Oveta Culp Hobby
January 19, 1905– August 16, 1995
As a young girl, Oveta Culp Hobby was fascinated by the world of government. Later in life, she took a leading role in that world. She was born in Killeen in 1905, the daughter of state legislator Ike Culp.
Oveta Culp received her law degree in 1925 from The University of Texas at Austin. While studying, she served as the state’s legislative parliamentarian. I n 1931, she married former Texas Governor William P. Hobby. The Hobbys published the Houston Post, and had two children. But when the United States entered World War II, Oveta Hobby was asked to organize a women’s support section for the Army. She agreed, and through her efforts, more than 150,000 women served in the Women’s Army Auxiliary Corps during the war. In January 1945, Hobby was awarded the Army’s Distinguished Service Medal for her work.
After the war, Hobby returned to Houston. But in 1953, President Eisenhower appointed her to lead the newly created Department of Health, Education, and Welfare, where she once again organized an entirely new agency of the federal government.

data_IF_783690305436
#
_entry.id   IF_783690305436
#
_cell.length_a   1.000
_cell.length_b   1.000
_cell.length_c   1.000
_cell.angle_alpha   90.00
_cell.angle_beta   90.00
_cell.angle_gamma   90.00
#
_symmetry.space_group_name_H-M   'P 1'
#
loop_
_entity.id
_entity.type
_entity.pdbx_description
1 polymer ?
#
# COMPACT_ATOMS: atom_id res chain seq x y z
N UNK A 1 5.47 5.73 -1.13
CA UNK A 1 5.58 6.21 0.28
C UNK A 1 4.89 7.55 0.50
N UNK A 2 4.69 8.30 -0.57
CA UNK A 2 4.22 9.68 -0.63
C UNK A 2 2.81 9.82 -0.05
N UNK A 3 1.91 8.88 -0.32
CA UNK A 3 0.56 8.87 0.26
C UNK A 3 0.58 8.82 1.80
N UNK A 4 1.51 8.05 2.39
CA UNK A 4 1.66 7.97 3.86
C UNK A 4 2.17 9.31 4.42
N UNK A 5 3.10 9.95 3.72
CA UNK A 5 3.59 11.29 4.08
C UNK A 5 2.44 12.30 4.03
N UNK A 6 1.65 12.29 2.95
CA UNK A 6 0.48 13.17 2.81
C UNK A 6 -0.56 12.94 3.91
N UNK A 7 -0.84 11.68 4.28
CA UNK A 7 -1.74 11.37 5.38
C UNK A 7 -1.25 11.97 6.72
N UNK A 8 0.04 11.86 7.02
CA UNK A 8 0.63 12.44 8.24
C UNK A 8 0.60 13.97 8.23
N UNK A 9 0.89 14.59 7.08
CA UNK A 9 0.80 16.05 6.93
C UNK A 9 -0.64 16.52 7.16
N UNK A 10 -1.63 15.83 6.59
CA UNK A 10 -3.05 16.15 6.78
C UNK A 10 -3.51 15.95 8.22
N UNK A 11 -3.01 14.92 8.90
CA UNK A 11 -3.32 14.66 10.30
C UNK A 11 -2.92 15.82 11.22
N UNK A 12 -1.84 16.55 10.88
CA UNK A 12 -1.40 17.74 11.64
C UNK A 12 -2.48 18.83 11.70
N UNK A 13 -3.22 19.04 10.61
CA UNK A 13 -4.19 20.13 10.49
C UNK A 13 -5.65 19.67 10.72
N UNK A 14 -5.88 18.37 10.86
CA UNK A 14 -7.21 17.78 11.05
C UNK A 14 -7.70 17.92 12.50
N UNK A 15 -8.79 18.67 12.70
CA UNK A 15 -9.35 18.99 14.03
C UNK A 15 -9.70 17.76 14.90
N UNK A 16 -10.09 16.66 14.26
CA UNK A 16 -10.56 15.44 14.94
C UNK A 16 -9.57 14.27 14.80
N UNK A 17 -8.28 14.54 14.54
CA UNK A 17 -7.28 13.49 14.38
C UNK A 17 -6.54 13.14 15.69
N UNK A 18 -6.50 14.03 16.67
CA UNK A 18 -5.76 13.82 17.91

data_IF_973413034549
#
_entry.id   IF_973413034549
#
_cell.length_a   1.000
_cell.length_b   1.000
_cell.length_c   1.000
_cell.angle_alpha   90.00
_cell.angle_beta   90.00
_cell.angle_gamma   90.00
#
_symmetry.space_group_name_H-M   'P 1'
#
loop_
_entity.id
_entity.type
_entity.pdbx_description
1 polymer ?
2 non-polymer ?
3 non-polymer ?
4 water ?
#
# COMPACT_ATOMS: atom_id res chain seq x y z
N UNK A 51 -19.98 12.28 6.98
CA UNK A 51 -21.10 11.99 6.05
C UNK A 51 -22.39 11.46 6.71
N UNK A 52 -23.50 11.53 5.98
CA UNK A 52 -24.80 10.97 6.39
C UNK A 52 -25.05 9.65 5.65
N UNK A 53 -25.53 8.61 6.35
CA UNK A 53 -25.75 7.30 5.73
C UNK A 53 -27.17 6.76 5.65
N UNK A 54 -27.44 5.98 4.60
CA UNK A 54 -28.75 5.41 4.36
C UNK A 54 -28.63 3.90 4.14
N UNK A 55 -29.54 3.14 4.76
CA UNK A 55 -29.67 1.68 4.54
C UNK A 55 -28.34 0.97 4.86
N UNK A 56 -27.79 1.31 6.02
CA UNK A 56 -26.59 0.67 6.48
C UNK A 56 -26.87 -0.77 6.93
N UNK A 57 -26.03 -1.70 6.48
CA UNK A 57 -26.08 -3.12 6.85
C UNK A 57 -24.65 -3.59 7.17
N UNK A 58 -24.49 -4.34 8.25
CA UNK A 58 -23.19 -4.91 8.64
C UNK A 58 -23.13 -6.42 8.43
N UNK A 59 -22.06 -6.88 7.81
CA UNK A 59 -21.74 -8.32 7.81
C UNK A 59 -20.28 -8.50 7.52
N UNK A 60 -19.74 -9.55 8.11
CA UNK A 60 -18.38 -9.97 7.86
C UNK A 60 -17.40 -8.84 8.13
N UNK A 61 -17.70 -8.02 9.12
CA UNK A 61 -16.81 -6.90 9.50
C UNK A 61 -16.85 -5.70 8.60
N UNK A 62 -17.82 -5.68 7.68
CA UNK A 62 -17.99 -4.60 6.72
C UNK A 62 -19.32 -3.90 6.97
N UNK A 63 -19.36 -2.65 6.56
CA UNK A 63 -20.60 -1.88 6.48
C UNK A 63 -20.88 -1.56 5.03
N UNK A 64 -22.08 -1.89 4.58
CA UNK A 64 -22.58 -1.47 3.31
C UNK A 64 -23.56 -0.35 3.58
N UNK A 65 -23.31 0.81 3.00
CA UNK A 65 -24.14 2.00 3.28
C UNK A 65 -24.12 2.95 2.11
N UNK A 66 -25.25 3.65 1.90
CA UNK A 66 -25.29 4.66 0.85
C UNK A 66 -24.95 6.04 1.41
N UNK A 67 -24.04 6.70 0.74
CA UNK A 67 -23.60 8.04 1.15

Oveta Culp Hobby died in 1995, leaving an inspiring record of civic service. Today, her words about women and the war effort are inscribed on the World War II memorial on the National Mall in Washington. The inscription reads “Women who stepped up were measured as citizens of the nation, not as women … This was a people’s war, and everyone was in it.”
Hobby, William P., Jr. “Hobby, Oveta Culp.” Handbook of Texas Online. http://www.tshaonline.org/handbook/online/articles/HH/fho86.html
Rice University Fondren Library. “Oveta Culp Hobby and the Women’s Army Corps.” http://library.rice.edu/collections/WRC/digital-archive-information/online-exhilbits/oveta-culp-hobby-and-the-women-s-army-corps-exhibit
This episode first aired April 21, 2012.